• Dorothy "Dot" Wiggin-Semprini – vocals, guitar (1968–1975, 1999, 2017)
  • Betty Wiggin-Porter – guitar, vocals (1968–1975, 1999, 2017)
  • Helen Wiggin-Bickford (deceased) – drums (1968–1975)
  • Rachel Wiggin-Gould – bass guitar (1969–1975)
  • Austin Wiggin, Jr. (deceased) – vocals (1973)
  • Robert Wiggin – vocals (1973)



Studio albums[edit]

  • Philosophy of the World (Original issue: Third World Records, TCLP 3001, 1969) (Reissue: Red Rooster/Rounder 3032, 1979)


  • Shaggs' Own Thing (Red Rooster/Rounder 1982)
  • The Shaggs (CD contains both "Philosophy Of The World" & "Shaggs Own Thing") (Rounder Records 1988)


  • "My Pal Foot Foot / Things I Wonder" (Fleetwood FL 4584, 1969, credited as the Shags)

Tribute albums[edit]

Various artists compilations[edit]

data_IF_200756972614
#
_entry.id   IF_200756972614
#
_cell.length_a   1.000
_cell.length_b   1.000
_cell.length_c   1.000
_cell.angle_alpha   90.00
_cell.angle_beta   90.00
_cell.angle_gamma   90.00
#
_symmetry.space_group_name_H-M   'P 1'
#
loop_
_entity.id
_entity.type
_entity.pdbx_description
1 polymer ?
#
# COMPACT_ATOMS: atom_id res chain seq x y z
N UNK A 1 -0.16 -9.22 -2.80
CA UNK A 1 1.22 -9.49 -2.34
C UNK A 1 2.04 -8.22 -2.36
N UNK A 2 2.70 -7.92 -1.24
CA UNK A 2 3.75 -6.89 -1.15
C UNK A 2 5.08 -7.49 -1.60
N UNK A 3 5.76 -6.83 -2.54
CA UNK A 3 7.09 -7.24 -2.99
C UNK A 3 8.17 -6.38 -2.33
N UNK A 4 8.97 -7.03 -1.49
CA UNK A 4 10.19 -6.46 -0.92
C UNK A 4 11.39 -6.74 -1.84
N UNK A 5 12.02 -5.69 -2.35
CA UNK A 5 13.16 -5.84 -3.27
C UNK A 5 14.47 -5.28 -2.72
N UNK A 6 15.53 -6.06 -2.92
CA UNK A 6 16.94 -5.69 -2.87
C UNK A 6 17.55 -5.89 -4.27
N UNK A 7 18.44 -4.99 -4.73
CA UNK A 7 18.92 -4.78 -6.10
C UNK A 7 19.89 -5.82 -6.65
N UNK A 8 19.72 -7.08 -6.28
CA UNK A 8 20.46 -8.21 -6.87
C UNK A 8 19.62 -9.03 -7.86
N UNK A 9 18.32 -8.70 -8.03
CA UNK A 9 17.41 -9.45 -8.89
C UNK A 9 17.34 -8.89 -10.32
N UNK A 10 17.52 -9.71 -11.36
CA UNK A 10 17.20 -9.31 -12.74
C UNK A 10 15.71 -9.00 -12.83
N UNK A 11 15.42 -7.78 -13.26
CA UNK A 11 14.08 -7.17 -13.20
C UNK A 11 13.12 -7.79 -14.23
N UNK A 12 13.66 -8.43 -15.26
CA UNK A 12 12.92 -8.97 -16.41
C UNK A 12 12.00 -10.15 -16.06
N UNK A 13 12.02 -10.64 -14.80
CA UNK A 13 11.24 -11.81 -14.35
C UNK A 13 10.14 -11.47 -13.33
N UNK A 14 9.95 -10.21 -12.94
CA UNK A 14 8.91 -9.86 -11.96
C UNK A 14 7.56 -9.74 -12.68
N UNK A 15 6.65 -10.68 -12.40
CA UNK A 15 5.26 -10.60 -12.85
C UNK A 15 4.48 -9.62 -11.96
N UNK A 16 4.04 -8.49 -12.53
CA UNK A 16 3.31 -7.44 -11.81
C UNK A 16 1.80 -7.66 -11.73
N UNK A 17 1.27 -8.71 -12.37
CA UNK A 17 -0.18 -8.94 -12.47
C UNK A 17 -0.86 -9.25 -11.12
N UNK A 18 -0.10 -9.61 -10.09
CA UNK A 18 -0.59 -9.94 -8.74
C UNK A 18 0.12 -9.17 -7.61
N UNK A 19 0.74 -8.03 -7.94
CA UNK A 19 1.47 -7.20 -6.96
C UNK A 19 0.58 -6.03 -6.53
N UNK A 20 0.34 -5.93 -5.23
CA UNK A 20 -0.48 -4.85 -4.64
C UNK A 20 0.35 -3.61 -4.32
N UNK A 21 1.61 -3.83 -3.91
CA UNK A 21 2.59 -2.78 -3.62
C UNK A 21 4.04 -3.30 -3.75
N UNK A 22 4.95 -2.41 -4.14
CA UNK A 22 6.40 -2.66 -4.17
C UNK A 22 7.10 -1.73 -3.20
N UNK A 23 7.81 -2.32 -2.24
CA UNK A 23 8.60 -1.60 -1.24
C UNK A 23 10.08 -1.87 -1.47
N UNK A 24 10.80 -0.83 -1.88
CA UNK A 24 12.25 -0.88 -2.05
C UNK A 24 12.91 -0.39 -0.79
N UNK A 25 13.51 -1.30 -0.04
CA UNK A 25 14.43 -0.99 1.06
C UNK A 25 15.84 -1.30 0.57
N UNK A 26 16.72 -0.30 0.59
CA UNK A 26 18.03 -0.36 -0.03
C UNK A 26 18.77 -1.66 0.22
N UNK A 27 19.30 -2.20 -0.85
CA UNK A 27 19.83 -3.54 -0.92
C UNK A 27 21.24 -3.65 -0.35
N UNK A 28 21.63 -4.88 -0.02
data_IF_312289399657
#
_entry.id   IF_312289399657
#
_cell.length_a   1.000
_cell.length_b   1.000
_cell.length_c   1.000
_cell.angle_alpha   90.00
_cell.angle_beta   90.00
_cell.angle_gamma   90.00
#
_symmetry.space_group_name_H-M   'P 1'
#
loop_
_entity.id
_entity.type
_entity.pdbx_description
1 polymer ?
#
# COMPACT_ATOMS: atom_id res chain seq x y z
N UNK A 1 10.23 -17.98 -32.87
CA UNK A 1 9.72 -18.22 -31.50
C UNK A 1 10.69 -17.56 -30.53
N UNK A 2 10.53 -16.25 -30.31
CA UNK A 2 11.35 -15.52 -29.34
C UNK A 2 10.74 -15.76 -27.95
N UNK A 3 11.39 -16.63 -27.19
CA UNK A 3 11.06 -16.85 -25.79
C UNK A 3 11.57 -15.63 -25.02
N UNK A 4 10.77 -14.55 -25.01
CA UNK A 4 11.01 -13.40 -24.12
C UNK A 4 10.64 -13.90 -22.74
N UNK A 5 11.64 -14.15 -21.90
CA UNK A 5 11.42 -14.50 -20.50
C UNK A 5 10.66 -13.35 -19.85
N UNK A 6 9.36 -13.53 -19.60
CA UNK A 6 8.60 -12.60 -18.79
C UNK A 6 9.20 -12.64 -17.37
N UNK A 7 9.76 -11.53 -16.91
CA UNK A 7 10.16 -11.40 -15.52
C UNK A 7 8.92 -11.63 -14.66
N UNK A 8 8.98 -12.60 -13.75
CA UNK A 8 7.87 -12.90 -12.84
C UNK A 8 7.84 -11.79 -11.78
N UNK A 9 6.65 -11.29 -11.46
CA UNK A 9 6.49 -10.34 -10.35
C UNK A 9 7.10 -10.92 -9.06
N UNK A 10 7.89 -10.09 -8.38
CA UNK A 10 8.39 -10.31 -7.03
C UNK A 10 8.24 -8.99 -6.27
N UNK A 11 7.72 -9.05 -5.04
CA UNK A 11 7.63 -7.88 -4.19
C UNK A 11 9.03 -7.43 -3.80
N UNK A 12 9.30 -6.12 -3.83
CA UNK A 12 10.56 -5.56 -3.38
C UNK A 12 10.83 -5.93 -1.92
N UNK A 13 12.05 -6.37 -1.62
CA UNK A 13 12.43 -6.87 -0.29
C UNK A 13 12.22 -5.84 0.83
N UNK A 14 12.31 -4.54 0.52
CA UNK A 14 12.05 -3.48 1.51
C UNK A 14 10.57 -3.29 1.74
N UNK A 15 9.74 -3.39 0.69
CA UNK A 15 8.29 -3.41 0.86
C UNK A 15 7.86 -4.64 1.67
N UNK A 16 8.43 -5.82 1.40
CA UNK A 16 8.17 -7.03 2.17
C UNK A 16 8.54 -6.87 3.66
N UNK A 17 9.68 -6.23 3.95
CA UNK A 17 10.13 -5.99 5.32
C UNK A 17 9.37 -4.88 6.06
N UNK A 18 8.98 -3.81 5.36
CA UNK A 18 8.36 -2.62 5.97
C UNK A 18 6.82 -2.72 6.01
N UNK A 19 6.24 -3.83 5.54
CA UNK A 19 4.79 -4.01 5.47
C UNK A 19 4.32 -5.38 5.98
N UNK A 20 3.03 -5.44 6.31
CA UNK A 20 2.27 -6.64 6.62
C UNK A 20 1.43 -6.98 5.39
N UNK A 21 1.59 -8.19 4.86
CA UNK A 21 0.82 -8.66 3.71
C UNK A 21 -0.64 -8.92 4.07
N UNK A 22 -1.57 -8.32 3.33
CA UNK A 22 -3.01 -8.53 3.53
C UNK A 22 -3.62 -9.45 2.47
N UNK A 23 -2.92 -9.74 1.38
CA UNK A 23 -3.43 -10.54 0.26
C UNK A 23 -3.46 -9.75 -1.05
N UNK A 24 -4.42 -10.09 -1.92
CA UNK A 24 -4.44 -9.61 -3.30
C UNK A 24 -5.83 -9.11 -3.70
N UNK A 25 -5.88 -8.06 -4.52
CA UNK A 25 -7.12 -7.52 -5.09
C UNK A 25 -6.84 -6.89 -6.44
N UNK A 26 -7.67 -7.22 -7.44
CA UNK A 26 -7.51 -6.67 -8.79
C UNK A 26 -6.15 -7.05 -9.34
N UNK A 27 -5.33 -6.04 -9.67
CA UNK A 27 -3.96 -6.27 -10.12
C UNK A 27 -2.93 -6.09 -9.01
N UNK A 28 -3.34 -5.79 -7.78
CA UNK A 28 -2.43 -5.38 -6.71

• Chusid, Irwin. Songs in the Key of Z: The Curious Universe of Outsider Music. (Chicago) A Cappella, 2000. ISBN 1-55652-372-6.
  • Guralnick, Peter. Da Capo Best Music Writing 2000. (New York) Da Capo Press, 2000. ISBN 0-306-80999-0.


  1. ^ Simon Reynolds; Joy Press (1996). The Sex Revolts: Gender, Rebellion, and Rock 'n' Roll. Harvard University Press. p. 328. ISBN 978-0-674-80273-5.
  2. ^ SPIN Media LLC (September 1993). SPIN. SPIN Media LLC. p. 119. ISSN 0886-3032.
  3. ^ Eric Jones (1 September 2011). New Hampshire Curiosities: Quirky Characters, Roadside Oddities & Other Offbeat Stuff. Rowman & Littlefield. p. 14. ISBN 978-0-7627-6845-5.
  4. ^ Vincentelli, Elisabeth (2011-06-08). "A sweetly 'Shaggs'-adelic tribute to '60s girl group". Retrieved 2014-02-27.
  5. ^ Blevins, Joe (November 2, 2015). "Ultra-rare live footage of outsider rockers The Shaggs unearthed". The A.V. Club. Retrieved July 12, 2021.
  6. ^ Sodomsky, Sam (February 17, 2017). "The Shaggs to Play First Show in Over 15 Years". Pitchfork. Retrieved February 17, 2017.
  7. ^ "The Shaggs by Mike Walsh". Retrieved 2012-09-07.
  8. ^ Connelly, Chris (December 11, 1980). "Is Rock Ready for the Shaggs?". Rolling Stone. Straight Arrow Publishers, Inc. (332): 19.